Man Says The Idea Of 'Two Becoming One' Is A 'Bait & Switch' That's Ruining Marriages

Why try to better yourself or work on your marriage when you've disappeared into your partner?

TikToker saying marriage becoming one is not how it should be @Jfisher62 / TikTok, nd3000, Daria Obymaha, Kameleon007 | Canva

The idea of "two becoming one" in marriage is so embedded in our culture that it shows up in all kinds of ways, from the lighting of the "unity candle" at the wedding to referring to partners as our "other half." Heck, the Spice Girls even famously wrote a (very good) song about it back in the 90s.

But is merging yourself entirely with another person healthy? Can you even be a good partner to someone else if your own self is subsumed? One man online thinks not, especially where men are concerned.


He says the idea of two becoming one forever is a 'bait and switch' that is wrecking marriages.

TikToker J Fisher, also known as @jfisher62 on the app, recently dug into this topic while discussing what he's learned from his own marital difficulties. And as a former evangelical Christian trying to work through the ways religion and our patriarchal culture have impacted him as a husband, Fisher takes issue with the idea of "two becoming one" once they walk down the aisle.



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Fisher explained that he was raised with the "Christian fundamentalist worldview" that marriage is not only the merging of two people into one, but it also should last forever. "Those ideas, especially when unchallenged, aren't only lacking, but they can be toxic," explained.

Fisher feels the notion of marriage being 'forever' gives people license to take their partners and relationships for granted.

Fisher described the traditional idea of marriage being a lifelong commitment as essentially turning into an excuse to avoid working on the relationship and for the people in it to avoid working on themselves. "The idea that divorce is not an option in a marriage leads people to start to prioritize the institution over the relationship," Fisher said.

He described how particularly, as an anxious person, the notion of a forever partnership was especially enticing to him for the comfort it provides. "I'd have this person I love who's not going anywhere," he said.

If that sounds a lot like taking his wife for granted, that's not coincidental. Fisher says he did just that, because he took "forever" to mean that he had "unlimited time" to fix any problems in his marriage.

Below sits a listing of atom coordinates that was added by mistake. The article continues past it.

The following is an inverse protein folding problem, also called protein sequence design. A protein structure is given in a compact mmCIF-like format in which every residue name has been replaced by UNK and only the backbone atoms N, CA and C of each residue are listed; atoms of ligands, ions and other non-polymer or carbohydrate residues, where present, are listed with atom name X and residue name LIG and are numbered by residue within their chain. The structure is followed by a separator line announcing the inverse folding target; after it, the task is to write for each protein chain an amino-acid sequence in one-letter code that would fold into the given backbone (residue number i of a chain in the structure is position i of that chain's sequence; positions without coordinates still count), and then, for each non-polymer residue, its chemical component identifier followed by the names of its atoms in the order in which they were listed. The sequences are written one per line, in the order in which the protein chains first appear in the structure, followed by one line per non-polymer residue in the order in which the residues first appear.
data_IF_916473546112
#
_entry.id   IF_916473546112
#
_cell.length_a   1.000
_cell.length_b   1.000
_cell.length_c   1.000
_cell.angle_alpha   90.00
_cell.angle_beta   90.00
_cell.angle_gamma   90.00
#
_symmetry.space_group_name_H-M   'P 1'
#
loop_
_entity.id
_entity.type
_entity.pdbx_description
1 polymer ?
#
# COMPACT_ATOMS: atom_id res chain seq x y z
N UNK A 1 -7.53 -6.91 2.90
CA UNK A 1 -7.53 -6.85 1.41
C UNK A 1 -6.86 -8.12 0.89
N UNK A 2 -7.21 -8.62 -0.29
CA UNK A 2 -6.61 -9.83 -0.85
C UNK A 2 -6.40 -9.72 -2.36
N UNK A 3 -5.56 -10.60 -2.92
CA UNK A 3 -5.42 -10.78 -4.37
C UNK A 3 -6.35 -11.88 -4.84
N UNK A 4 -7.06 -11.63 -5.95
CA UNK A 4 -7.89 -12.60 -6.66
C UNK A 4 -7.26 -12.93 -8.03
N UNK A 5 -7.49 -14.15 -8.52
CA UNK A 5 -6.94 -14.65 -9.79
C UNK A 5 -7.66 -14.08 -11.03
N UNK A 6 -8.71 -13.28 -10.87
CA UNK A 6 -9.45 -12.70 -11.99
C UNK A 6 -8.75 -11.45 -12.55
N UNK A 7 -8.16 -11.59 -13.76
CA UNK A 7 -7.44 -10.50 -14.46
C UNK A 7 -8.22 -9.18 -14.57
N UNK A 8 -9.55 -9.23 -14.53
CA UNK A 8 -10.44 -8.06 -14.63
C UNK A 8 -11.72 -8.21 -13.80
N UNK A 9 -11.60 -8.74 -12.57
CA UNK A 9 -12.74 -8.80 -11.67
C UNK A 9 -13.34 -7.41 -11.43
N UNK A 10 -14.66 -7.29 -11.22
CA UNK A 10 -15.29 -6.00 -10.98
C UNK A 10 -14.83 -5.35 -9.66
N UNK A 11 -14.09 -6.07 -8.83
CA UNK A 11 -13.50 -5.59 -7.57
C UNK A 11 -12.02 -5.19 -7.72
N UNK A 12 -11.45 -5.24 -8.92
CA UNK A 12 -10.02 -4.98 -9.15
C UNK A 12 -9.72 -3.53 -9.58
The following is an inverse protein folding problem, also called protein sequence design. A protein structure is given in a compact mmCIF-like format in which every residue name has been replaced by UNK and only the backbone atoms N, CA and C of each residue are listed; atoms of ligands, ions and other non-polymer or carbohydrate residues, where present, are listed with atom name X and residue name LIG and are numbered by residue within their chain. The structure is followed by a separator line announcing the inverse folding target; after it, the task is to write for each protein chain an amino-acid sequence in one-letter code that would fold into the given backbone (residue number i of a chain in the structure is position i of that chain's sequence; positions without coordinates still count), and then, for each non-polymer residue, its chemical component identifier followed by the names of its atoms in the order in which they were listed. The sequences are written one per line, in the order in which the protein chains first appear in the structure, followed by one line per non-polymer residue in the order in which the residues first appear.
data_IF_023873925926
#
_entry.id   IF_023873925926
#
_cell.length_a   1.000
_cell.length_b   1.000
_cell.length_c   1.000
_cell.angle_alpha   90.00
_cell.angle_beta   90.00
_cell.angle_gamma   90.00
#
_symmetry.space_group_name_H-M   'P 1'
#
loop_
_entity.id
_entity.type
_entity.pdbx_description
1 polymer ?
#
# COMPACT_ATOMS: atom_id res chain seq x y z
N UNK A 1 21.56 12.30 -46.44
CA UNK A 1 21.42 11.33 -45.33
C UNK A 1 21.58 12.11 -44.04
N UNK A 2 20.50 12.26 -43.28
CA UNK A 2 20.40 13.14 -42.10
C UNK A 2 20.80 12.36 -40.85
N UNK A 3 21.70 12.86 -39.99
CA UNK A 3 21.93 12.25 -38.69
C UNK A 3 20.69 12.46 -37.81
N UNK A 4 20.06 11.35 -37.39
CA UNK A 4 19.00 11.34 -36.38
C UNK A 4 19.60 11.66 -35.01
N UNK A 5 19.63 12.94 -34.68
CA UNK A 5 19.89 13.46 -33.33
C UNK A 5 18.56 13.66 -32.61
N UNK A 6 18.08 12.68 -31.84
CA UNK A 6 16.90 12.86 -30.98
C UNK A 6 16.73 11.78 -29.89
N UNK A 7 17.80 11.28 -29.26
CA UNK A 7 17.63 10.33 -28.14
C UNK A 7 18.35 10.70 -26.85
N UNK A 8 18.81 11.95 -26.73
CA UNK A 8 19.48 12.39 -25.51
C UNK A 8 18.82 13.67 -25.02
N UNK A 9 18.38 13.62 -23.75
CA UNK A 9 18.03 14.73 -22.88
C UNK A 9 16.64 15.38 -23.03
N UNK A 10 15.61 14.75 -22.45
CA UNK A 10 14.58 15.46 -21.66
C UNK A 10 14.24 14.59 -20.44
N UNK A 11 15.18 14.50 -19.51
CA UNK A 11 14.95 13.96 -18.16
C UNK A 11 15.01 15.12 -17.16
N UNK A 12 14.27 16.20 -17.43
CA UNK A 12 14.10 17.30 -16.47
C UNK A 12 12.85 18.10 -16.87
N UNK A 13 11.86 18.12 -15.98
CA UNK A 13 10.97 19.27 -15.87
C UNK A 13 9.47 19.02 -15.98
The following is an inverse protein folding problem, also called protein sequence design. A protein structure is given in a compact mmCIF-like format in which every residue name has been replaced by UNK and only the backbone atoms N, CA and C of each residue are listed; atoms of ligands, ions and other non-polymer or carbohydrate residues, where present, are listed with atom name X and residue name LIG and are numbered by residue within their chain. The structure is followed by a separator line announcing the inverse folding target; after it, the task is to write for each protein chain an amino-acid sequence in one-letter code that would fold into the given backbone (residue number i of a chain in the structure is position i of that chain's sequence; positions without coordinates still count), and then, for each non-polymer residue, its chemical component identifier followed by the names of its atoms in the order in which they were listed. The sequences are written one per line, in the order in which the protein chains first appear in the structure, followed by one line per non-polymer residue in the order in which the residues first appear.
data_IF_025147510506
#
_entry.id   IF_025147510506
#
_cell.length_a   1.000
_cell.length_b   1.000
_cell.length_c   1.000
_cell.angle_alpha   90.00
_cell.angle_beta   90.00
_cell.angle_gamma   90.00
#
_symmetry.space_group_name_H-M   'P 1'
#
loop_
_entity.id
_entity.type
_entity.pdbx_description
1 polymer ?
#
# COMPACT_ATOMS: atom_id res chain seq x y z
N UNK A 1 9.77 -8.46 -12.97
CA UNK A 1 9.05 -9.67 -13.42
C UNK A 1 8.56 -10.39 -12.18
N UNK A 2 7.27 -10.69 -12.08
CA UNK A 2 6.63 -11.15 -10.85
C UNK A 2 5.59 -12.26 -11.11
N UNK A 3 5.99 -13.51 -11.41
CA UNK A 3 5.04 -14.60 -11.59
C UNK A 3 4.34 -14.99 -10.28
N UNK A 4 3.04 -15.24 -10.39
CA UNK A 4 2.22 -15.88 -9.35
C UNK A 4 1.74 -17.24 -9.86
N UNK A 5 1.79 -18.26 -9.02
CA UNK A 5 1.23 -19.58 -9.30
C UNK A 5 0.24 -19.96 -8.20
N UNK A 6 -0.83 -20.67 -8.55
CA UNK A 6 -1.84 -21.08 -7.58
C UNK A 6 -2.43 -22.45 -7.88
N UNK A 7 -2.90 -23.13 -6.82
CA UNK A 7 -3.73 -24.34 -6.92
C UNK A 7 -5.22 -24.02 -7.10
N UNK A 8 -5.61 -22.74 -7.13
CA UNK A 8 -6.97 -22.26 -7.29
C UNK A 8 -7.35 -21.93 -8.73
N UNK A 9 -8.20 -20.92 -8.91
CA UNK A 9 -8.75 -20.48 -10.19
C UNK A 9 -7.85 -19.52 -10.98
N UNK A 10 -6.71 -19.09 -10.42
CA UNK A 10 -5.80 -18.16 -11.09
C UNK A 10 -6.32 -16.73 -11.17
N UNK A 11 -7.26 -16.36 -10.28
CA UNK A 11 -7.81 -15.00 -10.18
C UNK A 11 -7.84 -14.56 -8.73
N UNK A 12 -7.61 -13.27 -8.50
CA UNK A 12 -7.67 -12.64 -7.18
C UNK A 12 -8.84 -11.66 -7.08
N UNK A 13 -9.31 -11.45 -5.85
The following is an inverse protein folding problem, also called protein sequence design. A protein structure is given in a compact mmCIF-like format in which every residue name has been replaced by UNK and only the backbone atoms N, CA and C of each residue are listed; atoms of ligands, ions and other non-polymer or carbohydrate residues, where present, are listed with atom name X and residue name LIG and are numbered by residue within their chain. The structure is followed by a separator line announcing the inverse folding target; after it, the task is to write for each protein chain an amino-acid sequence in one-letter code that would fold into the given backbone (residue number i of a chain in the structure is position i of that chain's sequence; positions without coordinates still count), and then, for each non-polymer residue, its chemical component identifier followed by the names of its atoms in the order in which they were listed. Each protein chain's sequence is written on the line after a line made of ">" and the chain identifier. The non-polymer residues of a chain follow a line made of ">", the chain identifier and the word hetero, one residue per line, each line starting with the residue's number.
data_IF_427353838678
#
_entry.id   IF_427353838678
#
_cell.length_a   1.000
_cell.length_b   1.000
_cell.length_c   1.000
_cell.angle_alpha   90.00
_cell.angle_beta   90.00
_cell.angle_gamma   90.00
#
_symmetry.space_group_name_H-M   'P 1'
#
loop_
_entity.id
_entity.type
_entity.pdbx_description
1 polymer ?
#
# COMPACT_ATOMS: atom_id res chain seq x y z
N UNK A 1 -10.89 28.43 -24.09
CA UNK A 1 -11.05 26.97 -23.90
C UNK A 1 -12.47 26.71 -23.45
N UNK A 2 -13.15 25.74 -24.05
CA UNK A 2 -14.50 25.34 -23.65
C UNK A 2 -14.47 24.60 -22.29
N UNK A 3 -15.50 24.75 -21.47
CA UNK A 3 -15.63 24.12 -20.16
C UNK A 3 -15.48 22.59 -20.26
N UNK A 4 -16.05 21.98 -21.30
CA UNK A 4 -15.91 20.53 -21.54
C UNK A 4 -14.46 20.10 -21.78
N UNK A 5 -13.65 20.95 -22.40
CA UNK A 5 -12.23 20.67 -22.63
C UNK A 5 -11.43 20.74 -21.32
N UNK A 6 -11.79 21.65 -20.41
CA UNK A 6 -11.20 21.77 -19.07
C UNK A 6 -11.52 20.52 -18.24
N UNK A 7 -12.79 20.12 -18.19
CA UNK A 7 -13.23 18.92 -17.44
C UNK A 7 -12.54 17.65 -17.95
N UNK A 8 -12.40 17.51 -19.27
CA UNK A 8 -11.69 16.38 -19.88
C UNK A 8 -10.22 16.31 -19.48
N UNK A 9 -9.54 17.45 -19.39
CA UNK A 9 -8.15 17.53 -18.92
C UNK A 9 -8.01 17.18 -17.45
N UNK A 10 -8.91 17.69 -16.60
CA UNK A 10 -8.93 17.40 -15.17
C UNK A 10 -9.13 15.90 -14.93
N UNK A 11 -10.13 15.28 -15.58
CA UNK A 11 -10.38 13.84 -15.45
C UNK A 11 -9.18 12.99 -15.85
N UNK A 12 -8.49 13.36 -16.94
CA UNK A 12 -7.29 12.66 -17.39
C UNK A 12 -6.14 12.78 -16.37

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"'Marriage forever' sends the message that marriage is never for today," he bluntly put it. And this notion is the bedrock of what he calls the "bait and switch" of traditional ideas about marriage.

Fisher says the idea of two becoming one leads partners, and especially men, to look exclusively to their spouse for validation.

"Truth is, as soon as we got married, I no longer saw her as external," Fisher said. "I saw her as an internal source, an extension of myself." That's problematic in and of itself, of course — it's pretty much one of the definitions of codependence, after all.

But in Fisher's case it exacerbated an even bigger problem — the lack of work he'd done on himself before marriage. "Because I didn't know how to love myself, in turn, I also didn't know how to love her," he said. "I would have said back then that I trusted her, I would have said I loved her with my whole heart."


But he says there were times when he could tell his wife didn't fully believe him, adding, "I was lacking self-insight and reflection to such an incredible extent."

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This lack of what he calls "self-insight," in turn, led to even bigger problems — "an overconfidence bias" with regards to the skills he brought to the partnership as well as "an optimism bias" that gave him a false security that he and his wife would never end up divorced

"The danger in thinking that something cannot happen to you," Fisher went on to say, "is that you do almost no preparation to avoid that outcome."


Experts say that Fisher is definitely onto something with his perspective on our long-held ideas about marriage.

Psychologist Kelly Ann Garnett told us that seeking validation in a partner is in fact one of the key indicators you're not ready to be in a serious relationship in the first place. It also indicates that you don't love yourself enough to truly be there for a partner. 

And as for the idea of two becoming one? Well, many experts say that maintaining a sense of individuality is actually a make-or-break asset when it comes to a healthy marriage. So it's probably time for us to update our tried-and-true views of how marriage should work.


And leave the "two become one" stuff to the Spice Girls from here on out.

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John Sundholm is a news and entertainment writer who covers pop culture, social justice and human interest topics.